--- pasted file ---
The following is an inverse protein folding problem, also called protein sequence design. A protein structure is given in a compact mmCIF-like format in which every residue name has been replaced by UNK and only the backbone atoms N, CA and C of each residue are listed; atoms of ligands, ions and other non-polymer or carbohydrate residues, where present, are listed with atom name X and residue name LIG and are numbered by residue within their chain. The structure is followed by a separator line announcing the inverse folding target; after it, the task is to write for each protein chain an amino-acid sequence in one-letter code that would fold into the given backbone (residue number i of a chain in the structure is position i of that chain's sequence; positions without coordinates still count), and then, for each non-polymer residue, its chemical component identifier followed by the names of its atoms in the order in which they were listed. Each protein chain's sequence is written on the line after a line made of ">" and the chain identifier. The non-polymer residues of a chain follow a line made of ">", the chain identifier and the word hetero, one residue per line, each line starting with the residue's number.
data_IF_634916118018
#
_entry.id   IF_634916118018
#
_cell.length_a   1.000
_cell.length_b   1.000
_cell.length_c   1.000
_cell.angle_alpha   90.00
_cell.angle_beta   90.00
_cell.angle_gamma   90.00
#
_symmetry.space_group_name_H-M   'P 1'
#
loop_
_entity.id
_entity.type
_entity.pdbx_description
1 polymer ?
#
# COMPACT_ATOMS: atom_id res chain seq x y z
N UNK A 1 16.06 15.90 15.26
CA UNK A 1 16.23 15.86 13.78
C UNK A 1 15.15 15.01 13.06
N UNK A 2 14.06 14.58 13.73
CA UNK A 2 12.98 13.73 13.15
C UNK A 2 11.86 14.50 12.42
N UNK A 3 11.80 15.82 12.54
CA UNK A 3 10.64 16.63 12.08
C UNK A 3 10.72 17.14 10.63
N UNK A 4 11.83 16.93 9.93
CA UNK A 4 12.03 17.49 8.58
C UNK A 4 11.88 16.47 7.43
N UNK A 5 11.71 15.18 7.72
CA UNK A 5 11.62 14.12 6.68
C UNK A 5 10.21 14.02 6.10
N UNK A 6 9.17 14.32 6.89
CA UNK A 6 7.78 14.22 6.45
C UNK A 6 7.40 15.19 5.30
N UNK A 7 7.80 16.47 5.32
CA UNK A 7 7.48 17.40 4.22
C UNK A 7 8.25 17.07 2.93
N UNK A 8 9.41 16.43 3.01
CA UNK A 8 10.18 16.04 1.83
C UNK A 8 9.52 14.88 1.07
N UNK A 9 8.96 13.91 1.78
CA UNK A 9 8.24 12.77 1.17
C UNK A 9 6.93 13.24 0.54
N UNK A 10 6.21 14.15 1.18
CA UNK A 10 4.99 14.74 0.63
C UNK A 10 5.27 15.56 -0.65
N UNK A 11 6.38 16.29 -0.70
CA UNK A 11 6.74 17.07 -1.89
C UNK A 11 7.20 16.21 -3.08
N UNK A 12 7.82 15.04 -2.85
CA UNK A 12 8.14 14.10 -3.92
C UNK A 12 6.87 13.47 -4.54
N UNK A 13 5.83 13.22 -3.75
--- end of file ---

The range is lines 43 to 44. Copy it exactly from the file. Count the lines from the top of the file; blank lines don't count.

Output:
N UNK A 8 9.41 16.43 3.01
CA UNK A 8 10.18 16.04 1.83